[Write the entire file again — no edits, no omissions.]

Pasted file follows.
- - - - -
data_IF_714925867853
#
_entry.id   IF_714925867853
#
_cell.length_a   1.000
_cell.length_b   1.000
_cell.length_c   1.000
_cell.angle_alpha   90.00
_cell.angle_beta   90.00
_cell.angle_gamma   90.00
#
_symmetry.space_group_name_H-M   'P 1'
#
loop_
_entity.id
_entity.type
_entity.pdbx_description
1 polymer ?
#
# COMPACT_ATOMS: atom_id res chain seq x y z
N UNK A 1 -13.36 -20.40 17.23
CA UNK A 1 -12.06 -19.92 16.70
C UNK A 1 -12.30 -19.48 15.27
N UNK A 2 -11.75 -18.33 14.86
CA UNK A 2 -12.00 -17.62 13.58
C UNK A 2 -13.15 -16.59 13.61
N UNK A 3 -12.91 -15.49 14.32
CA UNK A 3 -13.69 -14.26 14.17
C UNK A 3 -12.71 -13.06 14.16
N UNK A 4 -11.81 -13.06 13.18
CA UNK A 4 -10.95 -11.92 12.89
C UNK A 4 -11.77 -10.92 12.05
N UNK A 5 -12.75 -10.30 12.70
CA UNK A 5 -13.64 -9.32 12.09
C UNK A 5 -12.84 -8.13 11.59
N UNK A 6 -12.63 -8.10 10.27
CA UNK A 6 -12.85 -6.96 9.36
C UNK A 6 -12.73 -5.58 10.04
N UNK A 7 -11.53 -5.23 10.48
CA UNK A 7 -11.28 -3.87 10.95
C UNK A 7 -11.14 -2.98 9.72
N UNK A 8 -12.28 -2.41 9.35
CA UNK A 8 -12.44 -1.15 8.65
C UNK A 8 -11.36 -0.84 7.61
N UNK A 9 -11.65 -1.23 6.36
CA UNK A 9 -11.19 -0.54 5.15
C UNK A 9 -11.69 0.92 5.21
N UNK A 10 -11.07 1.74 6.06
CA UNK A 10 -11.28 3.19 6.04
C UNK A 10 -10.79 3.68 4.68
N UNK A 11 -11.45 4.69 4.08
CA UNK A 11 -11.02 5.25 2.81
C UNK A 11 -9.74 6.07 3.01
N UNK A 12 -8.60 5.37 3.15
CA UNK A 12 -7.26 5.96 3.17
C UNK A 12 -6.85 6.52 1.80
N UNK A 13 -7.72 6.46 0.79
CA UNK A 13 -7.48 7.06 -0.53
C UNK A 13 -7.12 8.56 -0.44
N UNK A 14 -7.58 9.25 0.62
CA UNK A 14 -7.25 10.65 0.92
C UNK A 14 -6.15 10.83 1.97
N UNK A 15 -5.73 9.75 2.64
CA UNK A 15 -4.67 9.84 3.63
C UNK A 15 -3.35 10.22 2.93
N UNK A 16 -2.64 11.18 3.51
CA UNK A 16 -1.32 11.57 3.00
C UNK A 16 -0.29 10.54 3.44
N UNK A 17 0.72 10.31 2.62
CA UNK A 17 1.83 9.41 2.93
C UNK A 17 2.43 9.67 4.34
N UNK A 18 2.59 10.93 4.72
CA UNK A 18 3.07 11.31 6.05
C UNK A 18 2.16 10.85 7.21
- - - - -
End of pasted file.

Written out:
data_IF_714925867853
#
_entry.id   IF_714925867853
#
_cell.length_a   1.000
_cell.length_b   1.000
_cell.length_c   1.000
_cell.angle_alpha   90.00
_cell.angle_beta   90.00
_cell.angle_gamma   90.00
#
_symmetry.space_group_name_H-M   'P 1'
#
loop_
_entity.id
_entity.type
_entity.pdbx_description
1 polymer ?
#
# COMPACT_ATOMS: atom_id res chain seq x y z
N UNK A 1 -13.36 -20.40 17.23
CA UNK A 1 -12.06 -19.92 16.70
C UNK A 1 -12.30 -19.48 15.27
N UNK A 2 -11.75 -18.33 14.86
CA UNK A 2 -12.00 -17.62 13.58
C UNK A 2 -13.15 -16.59 13.61
N UNK A 3 -12.91 -15.49 14.32
CA UNK A 3 -13.69 -14.26 14.17
C UNK A 3 -12.71 -13.06 14.16
N UNK A 4 -11.81 -13.06 13.18
CA UNK A 4 -10.95 -11.92 12.89
C UNK A 4 -11.77 -10.92 12.05
N UNK A 5 -12.75 -10.30 12.70
CA UNK A 5 -13.64 -9.32 12.09
C UNK A 5 -12.84 -8.13 11.59
N UNK A 6 -12.63 -8.10 10.27
CA UNK A 6 -12.85 -6.96 9.36
C UNK A 6 -12.73 -5.58 10.04
N UNK A 7 -11.53 -5.23 10.48
CA UNK A 7 -11.28 -3.87 10.95
C UNK A 7 -11.14 -2.98 9.72
N UNK A 8 -12.28 -2.41 9.35
CA UNK A 8 -12.44 -1.15 8.65
C UNK A 8 -11.36 -0.84 7.61
N UNK A 9 -11.65 -1.23 6.36
CA UNK A 9 -11.19 -0.54 5.15
C UNK A 9 -11.69 0.92 5.21
N UNK A 10 -11.07 1.74 6.06
CA UNK A 10 -11.28 3.19 6.04
C UNK A 10 -10.79 3.68 4.68
N UNK A 11 -11.45 4.69 4.08
CA UNK A 11 -11.02 5.25 2.81
C UNK A 11 -9.74 6.07 3.01
N UNK A 12 -8.60 5.37 3.15
CA UNK A 12 -7.26 5.96 3.17
C UNK A 12 -6.85 6.52 1.80
N UNK A 13 -7.72 6.46 0.79
CA UNK A 13 -7.48 7.06 -0.53
C UNK A 13 -7.12 8.56 -0.44
N UNK A 14 -7.58 9.25 0.62
CA UNK A 14 -7.25 10.65 0.92
C UNK A 14 -6.15 10.83 1.97
N UNK A 15 -5.73 9.75 2.64
CA UNK A 15 -4.67 9.84 3.63
C UNK A 15 -3.35 10.22 2.93
N UNK A 16 -2.64 11.18 3.51
CA UNK A 16 -1.32 11.57 3.00
C UNK A 16 -0.29 10.54 3.44
N UNK A 17 0.72 10.31 2.62
CA UNK A 17 1.83 9.41 2.93
C UNK A 17 2.43 9.67 4.34
N UNK A 18 2.59 10.93 4.72
CA UNK A 18 3.07 11.31 6.05
C UNK A 18 2.16 10.85 7.21